For such an apparently simple and ubiquitous activity, about which there would seem to be nothing much controversial or challenging to say, pointing turns out to be quite an accomplishment and more than capable of triggering strong feelings. Parents are proud the first time their child points to a toy, an early sign of an independent mind. On seeing Alastair Campbell jab his index finger at the camera in defence of the Iraq war, many will share Tallis's own outrage ("it seemed to me that this single digit stood for all the arrogant, opinionated, moralizing, morally impervious people I have come across in my life"). In art, in imagining how a god might have created life on earth, a pointing finger is at the centre of Michelangelo's most famous fresco. In this tremendous book, Raymond Tallis shows how pointing can tell us something important about ourselves, about what it is to be human. He argues that we are "the Pointing Animal".
That "pointing is both universal in, and unique to, humans should alone make it worthy of study." This will strike some as speciesist, although Tallis would deny such a charge and the evidence is on his side. As a good Darwinian atheist he celebrates our connection to all living creatures and the fact that we evolved and were not made. He also makes a strong case for a clear line between human and non-human animals and explores how, "alone of all living creatures, we express the world we live in".
Pointing is not just a physical arrangement of the limbs: there has to be the right kind of mental activity going on as well. Those dog lovers who think Fido can point should try pointing something out and see if he understands what they're doing. Chances are, he'll look at you, adoringly, but won't follow your gaze or the axis created by your finger and arm. Dogs, unlike humans, cannot adopt another's viewpoint and look at the world through another's eyes, which is what true pointing requires. Tallis is a puckish intellectual and he begins chapter three (which asks the question, "Do Animals Get the Point?") with a frank admission: "The previous chapters may have made some readers cross." (He continues in playful mood with a section concerning "the dog B" - a much-loved family dog that nevertheless lacked the "existential intuition" of humans, and so most definitely did not get the point.) In acknowledging the effect his words may have had on our psychological state and in imagining how we might be feeling, he is of course demonstrating the very thing he is writing about: our ability to go beyond what is immediately presented to our senses and to read the mind of another person.
"I shall argue that this voluntary displacement of the human subject from the material centre of his world is a first step in the growth of an important intuition: that one is part of something greater than one's self and greater than the parish uncovered by one's sense experience".
The significance of this, especially for humanists sick of being slandered as "less than human", is that it begins to reclaim ground so long occupied by religion. The nineteenth-century bishop of St Asaph, William Beveridge, is typical in contrasting the evidence of the senses (which can at best provide us with "the garish and seeming beauty of the world's vanities") with what is presented to the "eye of faith" - "the presence of what is absent". A similar phrase ("the presence of the absent") is used by Tallis in an entirely secular sense. He too thinks that we humans go "beyond mere sentience" but for him it is the "transcendence of ordinary perception" that enriches our lives and not the transcendent supernatural "realities" of religion. Daily, and in countless ordinary ways, when we perceive an object "we experience something that goes beyond what is currently appearing to us".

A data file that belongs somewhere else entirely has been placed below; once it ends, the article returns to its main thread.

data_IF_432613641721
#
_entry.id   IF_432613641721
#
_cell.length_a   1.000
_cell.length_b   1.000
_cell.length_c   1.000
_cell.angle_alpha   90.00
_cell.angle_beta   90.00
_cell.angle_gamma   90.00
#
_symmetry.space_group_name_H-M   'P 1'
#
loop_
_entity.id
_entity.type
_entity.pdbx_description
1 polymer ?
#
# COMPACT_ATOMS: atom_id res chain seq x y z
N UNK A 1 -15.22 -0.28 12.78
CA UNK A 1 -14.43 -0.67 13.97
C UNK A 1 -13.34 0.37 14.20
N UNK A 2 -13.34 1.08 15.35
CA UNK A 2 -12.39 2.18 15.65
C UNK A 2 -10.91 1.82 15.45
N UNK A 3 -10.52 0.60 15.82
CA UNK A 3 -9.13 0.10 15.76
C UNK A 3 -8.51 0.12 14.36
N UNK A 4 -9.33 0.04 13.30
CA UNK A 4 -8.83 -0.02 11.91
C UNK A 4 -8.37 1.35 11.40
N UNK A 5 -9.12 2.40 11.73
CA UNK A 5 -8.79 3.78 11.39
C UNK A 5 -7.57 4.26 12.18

Getting back to pointing, the act itself is like a sign, but pointing involves more than acting like a fingerpost: it requires "an explicit awareness of one's own body and an explicit awareness of another's mind". That which is pointed to is "meant to be meant". With pointing "we move from the indexical to that deindexicalized realm in which we spend most of our conscious existence, related... to things we cannot see but can envisage." This is where it gets challenging for a general reader like myself, unfamiliar with the philosophy of language. As a regular user of language, however, I was intrigued and willing to stick with the argument. And as an atheist unwilling to accept the tired old dualism pitting the "physical" against the "spiritual", here was a sensible approach that promised meaning rather than mumbo jumbo. Our "human world has two profoundly different faces: that of a collection of material objects and that of an ocean of collectivized awareness gathered up in language."
Moving beyond our current sensory horizon involves making this crucial transition from indexical to deindexicalized awareness. This, for Tallis, is the only transcendence worth considering, and it's what allows us to go beyond our own individual resources to partake "of the power of all humanity". While Raymond Tallis may not quite have absorbed the whole of human knowledge, he's certainly ahead of many of us. This book took me on a journey of intellectual discovery and also told me something about how that journey is made possible.